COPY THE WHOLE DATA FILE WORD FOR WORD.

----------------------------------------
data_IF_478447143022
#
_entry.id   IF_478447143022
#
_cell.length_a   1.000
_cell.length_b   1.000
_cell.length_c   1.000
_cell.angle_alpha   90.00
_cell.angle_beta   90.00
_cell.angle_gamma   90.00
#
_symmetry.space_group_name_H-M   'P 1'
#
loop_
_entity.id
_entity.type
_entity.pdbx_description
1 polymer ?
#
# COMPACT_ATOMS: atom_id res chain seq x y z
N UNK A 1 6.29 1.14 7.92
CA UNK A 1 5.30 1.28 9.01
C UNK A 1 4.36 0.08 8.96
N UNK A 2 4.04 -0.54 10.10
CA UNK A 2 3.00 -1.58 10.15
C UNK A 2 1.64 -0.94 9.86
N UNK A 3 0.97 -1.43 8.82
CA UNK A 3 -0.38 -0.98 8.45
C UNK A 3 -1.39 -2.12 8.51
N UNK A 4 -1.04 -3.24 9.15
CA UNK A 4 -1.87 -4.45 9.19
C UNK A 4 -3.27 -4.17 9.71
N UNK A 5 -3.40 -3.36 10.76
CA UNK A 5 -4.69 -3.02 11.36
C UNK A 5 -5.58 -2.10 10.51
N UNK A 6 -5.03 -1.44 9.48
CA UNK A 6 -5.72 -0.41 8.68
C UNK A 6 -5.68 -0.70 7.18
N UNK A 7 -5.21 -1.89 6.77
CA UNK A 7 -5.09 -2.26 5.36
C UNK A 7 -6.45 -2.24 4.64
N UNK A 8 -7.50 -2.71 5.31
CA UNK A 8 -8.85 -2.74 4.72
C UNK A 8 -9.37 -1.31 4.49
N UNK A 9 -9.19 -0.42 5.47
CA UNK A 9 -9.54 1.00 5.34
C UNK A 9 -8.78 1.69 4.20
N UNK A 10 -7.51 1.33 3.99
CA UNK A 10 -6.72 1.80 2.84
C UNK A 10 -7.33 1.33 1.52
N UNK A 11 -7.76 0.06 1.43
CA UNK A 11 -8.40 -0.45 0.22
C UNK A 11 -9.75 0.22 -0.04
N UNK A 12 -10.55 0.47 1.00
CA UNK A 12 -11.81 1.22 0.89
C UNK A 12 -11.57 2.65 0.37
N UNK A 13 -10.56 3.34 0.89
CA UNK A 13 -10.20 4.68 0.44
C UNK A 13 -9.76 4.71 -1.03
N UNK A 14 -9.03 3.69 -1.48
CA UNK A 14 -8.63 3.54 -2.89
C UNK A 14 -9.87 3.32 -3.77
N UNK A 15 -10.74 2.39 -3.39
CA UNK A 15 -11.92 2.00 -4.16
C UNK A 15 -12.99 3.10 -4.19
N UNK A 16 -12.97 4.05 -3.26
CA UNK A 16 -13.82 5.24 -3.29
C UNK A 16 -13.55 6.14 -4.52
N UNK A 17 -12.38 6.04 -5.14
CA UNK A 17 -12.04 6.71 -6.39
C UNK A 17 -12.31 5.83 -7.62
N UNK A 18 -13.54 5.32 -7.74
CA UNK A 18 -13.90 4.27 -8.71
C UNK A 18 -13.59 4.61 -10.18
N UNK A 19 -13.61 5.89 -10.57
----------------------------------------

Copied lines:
data_IF_478447143022
#
_entry.id   IF_478447143022
#
_cell.length_a   1.000
_cell.length_b   1.000
_cell.length_c   1.000
_cell.angle_alpha   90.00
_cell.angle_beta   90.00
_cell.angle_gamma   90.00
#
_symmetry.space_group_name_H-M   'P 1'
#
loop_
_entity.id
_entity.type
_entity.pdbx_description
1 polymer ?
#
# COMPACT_ATOMS: atom_id res chain seq x y z
N UNK A 1 6.29 1.14 7.92
CA UNK A 1 5.30 1.28 9.01
C UNK A 1 4.36 0.08 8.96
N UNK A 2 4.04 -0.54 10.10
CA UNK A 2 3.00 -1.58 10.15
C UNK A 2 1.64 -0.94 9.86
N UNK A 3 0.97 -1.43 8.82
CA UNK A 3 -0.38 -0.98 8.45
C UNK A 3 -1.39 -2.12 8.51
N UNK A 4 -1.04 -3.24 9.15
CA UNK A 4 -1.87 -4.45 9.19
C UNK A 4 -3.27 -4.17 9.71
N UNK A 5 -3.40 -3.36 10.76
CA UNK A 5 -4.69 -3.02 11.36
C UNK A 5 -5.58 -2.10 10.51
N UNK A 6 -5.03 -1.44 9.48
CA UNK A 6 -5.72 -0.41 8.68
C UNK A 6 -5.68 -0.70 7.18
N UNK A 7 -5.21 -1.89 6.77
CA UNK A 7 -5.09 -2.26 5.36
C UNK A 7 -6.45 -2.24 4.64
N UNK A 8 -7.50 -2.71 5.31
CA UNK A 8 -8.85 -2.74 4.72
C UNK A 8 -9.37 -1.31 4.49
N UNK A 9 -9.19 -0.42 5.47
CA UNK A 9 -9.54 1.00 5.34
C UNK A 9 -8.78 1.69 4.20
N UNK A 10 -7.51 1.33 3.99
CA UNK A 10 -6.72 1.80 2.84
C UNK A 10 -7.33 1.33 1.52
N UNK A 11 -7.76 0.06 1.43
CA UNK A 11 -8.40 -0.45 0.22
C UNK A 11 -9.75 0.22 -0.04
N UNK A 12 -10.55 0.47 1.00
CA UNK A 12 -11.81 1.22 0.89
C UNK A 12 -11.57 2.65 0.37
N UNK A 13 -10.56 3.34 0.89
CA UNK A 13 -10.20 4.68 0.44
C UNK A 13 -9.76 4.71 -1.03
N UNK A 14 -9.03 3.69 -1.48
CA UNK A 14 -8.63 3.54 -2.89
C UNK A 14 -9.87 3.32 -3.77
N UNK A 15 -10.74 2.39 -3.39
CA UNK A 15 -11.92 2.00 -4.16
C UNK A 15 -12.99 3.10 -4.19
N UNK A 16 -12.97 4.05 -3.26
CA UNK A 16 -13.82 5.24 -3.29
C UNK A 16 -13.55 6.14 -4.52
N UNK A 17 -12.38 6.04 -5.14
CA UNK A 17 -12.04 6.71 -6.39
C UNK A 17 -12.31 5.83 -7.62
N UNK A 18 -13.54 5.32 -7.74
CA UNK A 18 -13.90 4.27 -8.71
C UNK A 18 -13.59 4.61 -10.18
N UNK A 19 -13.61 5.89 -10.57